"There's a whole boatload of things that are in the environments where they're more likely to grow up," Lurie says. "HIV, crime, that kind of stuff. There's a lot of extra dying going on from trauma."
Still, all the socioeconomic factors together don't fully explain racial disparities.
In a Feb. 9, 1990, study in the Journal of the American Medical Association, researchers compared black and white death rates per 100,000 people 35 to 54 years old and found the black rate 2.3 times higher. When they adjusted the data for known risk factors such as smoking, alcohol intake and diabetes, the gap narrowed to 1.9 times, and when they adjusted further for income, it narrowed to 1.4 times.
How people live, die and get sick depends on economic class as well as race, but all of the adjustments combined didn't completely explain the black-white mortality gap, leaving about a third of the problem unexplained, the researchers found.
"Life expectancy for everyone is increasing, but the disparities are not getting better," Lurie says.
Seeking to explain that gap, researchers have grown increasingly interested in the theory, based on a growing body of evidence linking stress to poor physical health, that racial discrimination can result in unremitting stress. That additional, continuing stress might explain some of the still mysterious gap.
UCLA's Mays was lead author on a paper published in the 2007 Annual Review of Psychology that examined studies looking at the responses of the brain and body to race-based discrimination. Experiences of racial discrimination can set the brain up for what's known as the fight-or-flight response. If it happens over and over again, in large doses of vulgar taunts or small doses of perceived slights, parts of the brain become overwhelmed.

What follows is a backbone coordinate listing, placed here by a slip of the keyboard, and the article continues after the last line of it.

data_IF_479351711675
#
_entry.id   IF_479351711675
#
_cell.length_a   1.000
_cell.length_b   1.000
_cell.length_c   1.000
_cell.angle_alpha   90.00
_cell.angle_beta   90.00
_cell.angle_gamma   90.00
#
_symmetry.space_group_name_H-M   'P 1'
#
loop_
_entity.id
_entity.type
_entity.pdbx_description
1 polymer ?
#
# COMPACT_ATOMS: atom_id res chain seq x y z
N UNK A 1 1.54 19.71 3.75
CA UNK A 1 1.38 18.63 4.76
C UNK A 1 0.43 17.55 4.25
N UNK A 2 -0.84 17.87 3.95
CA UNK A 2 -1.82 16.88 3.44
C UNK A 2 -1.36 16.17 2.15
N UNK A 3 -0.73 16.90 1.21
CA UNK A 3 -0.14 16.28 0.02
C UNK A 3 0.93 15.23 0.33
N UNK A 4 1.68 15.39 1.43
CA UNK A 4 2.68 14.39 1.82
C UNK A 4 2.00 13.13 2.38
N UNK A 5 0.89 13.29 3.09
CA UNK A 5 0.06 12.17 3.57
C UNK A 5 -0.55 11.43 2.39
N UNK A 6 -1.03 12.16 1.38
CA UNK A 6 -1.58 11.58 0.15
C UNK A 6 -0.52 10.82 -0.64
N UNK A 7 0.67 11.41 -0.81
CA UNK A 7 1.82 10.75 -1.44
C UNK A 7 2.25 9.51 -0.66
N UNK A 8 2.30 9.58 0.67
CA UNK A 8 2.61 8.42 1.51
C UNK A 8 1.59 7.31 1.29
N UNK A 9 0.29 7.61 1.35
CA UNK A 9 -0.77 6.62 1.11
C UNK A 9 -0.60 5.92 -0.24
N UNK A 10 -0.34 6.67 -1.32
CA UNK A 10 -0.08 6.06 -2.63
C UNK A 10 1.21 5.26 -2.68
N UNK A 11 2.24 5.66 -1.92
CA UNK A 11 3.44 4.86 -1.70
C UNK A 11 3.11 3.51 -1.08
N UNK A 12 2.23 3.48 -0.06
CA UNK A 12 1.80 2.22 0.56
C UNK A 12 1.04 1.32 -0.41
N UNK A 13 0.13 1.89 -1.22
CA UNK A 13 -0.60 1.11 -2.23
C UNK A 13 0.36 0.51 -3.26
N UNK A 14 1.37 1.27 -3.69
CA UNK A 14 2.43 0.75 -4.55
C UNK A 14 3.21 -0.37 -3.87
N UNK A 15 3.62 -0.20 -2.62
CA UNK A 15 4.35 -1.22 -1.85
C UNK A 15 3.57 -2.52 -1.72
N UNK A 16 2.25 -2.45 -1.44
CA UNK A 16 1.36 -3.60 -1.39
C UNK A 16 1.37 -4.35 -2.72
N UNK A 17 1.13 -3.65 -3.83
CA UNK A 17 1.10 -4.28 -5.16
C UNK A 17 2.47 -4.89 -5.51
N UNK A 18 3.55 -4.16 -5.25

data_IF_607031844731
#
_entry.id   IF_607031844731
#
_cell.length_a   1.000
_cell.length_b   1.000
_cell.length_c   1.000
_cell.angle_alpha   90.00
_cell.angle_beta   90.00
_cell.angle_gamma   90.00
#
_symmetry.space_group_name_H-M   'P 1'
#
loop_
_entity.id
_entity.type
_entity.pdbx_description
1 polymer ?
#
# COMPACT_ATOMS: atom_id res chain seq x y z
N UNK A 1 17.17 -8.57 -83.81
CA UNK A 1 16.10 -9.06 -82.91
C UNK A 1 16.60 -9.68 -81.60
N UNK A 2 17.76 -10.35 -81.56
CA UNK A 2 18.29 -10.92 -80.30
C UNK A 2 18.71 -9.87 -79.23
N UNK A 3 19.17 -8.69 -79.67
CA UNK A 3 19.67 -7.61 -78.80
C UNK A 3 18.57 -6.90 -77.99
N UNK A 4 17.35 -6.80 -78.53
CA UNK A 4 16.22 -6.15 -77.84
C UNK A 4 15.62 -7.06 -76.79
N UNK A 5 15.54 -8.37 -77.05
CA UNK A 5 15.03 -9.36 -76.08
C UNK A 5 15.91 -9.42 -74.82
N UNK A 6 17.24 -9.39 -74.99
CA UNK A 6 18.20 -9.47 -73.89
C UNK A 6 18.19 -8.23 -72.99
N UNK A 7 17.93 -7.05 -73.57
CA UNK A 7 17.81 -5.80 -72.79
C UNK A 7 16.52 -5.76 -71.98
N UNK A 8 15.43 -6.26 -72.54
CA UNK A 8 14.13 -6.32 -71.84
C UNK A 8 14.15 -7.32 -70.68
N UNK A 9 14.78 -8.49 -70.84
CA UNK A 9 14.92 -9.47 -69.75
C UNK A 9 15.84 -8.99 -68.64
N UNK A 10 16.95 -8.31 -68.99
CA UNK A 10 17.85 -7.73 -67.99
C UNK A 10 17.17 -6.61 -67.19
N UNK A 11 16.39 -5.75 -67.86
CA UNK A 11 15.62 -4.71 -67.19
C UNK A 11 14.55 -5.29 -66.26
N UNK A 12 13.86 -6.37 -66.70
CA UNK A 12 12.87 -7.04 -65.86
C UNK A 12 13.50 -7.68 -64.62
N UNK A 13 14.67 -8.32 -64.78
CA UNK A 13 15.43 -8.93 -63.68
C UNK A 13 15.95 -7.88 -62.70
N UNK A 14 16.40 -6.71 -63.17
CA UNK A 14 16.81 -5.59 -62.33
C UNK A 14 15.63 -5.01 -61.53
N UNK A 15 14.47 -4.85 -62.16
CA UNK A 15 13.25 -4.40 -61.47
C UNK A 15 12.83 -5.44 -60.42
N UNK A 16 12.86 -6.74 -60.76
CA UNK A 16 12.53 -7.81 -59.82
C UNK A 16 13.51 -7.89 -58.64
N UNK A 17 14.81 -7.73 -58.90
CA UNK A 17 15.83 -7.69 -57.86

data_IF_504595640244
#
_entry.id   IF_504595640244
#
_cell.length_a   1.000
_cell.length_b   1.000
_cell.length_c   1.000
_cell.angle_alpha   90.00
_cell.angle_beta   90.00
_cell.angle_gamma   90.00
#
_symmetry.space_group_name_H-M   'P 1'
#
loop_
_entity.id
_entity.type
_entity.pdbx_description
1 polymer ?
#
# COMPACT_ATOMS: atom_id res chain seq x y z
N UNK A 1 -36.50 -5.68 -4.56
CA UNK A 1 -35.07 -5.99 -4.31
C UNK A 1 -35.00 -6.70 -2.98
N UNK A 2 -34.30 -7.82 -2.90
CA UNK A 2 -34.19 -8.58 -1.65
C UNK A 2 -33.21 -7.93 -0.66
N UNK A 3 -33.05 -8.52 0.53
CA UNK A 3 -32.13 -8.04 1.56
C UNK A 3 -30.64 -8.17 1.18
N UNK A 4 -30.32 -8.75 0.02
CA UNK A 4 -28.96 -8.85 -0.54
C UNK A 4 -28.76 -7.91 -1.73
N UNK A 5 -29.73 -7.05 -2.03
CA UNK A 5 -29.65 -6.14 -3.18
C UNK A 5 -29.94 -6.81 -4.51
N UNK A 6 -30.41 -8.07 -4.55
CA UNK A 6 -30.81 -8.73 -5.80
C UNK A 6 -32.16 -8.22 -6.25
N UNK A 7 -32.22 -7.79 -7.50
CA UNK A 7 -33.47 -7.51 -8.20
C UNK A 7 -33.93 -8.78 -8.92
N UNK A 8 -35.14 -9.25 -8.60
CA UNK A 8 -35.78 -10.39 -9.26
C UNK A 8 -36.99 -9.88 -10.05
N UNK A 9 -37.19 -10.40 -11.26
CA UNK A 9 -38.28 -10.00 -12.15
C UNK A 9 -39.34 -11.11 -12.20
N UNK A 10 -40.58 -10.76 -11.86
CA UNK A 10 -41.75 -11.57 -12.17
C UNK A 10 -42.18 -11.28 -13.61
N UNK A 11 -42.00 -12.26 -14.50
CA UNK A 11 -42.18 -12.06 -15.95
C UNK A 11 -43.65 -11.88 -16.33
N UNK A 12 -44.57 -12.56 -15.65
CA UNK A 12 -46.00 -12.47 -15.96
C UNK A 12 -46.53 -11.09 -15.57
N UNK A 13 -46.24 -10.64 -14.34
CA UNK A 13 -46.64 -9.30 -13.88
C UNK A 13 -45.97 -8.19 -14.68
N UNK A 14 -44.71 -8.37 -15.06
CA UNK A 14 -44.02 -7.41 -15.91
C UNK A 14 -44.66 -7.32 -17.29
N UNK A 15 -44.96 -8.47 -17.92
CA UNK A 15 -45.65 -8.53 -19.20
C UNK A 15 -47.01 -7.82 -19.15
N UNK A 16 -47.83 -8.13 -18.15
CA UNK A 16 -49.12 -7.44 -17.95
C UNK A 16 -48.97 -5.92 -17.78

"Let's say something occurs where [security follows] me around in a store," Mays says. "I think that's racist. My blood pressure goes up. I get upset. Then I go to a different store. Someone appears to start following me. I am primed from a previous experience and I feel it again. We call it a micro-assault."
According to research into stress, such emotionally packed memories are held in a part of the brain called the amygdala, which regulates fear responses through the release of hormones such as cortisol.
At first, the release of cortisol acts as an anti-inflammatory agent in the body. But if the body continually overloads with the hormone, the protective system shuts down and then actually reverses, increasing inflammation, which is linked to high blood pressure, cardiovascular disease and possibly diabetes.
Mays believes, and argued in the recent paper, that scientists know enough about people's reactions to racial discrimination and also the body's response to stress to link the two. "The literature is building," she says.
Studies keep pouring out showing racial disparities in health. A recent one in the September 2007 Annals of Epidemiology found that even in the so-called stroke belt of Southern states, where all races and both genders suffer the highest rates of stroke in the country, African-American men are stricken at the highest of the high rates.
The study's lead author, Dr. George Howard, chairman of the department of biostatistics at the University of Alabama at Birmingham, is not ready to finger discrimination as the primary cause. "It's a whole toxic cocktail of bad things, but if I had to pick one, it would be socioeconomic status," he says. "It's clear that racism plays a role, but I don't think it's the 800-pound gorilla."
Susan Brink writes for the Los Angeles Times.